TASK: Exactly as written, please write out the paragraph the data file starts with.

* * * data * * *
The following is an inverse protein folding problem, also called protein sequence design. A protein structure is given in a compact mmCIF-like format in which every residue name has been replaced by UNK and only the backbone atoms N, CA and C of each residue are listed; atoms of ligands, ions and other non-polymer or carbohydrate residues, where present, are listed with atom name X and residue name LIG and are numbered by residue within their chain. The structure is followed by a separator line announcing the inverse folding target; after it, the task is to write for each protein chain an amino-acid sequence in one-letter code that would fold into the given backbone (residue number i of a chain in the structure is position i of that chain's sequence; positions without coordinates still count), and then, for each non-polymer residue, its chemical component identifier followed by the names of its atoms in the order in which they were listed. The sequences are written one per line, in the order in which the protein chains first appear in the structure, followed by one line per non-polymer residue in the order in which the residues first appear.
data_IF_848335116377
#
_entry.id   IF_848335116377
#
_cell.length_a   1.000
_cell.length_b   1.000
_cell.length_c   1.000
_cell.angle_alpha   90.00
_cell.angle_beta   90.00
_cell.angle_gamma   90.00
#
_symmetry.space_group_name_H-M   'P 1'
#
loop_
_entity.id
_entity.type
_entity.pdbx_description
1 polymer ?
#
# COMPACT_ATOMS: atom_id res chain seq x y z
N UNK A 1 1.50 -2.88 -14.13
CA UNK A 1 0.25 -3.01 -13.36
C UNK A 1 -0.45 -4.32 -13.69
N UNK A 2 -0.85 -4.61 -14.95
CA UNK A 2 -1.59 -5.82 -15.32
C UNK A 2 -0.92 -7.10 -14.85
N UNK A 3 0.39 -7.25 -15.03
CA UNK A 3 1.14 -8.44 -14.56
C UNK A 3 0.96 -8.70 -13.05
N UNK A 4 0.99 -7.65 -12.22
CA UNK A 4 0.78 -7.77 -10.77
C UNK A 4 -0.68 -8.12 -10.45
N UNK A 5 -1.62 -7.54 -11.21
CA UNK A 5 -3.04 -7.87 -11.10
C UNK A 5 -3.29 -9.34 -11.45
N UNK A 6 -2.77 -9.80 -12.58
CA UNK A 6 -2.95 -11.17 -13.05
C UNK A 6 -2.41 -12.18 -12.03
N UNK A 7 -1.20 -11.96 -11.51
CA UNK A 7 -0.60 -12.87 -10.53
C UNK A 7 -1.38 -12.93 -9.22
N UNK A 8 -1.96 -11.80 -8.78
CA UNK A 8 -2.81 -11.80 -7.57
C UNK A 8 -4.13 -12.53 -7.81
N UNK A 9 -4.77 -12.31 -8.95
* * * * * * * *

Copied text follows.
The following is an inverse protein folding problem, also called protein sequence design. A protein structure is given in a compact mmCIF-like format in which every residue name has been replaced by UNK and only the backbone atoms N, CA and C of each residue are listed; atoms of ligands, ions and other non-polymer or carbohydrate residues, where present, are listed with atom name X and residue name LIG and are numbered by residue within their chain. The structure is followed by a separator line announcing the inverse folding target; after it, the task is to write for each protein chain an amino-acid sequence in one-letter code that would fold into the given backbone (residue number i of a chain in the structure is position i of that chain's sequence; positions without coordinates still count), and then, for each non-polymer residue, its chemical component identifier followed by the names of its atoms in the order in which they were listed. The sequences are written one per line, in the order in which the protein chains first appear in the structure, followed by one line per non-polymer residue in the order in which the residues first appear.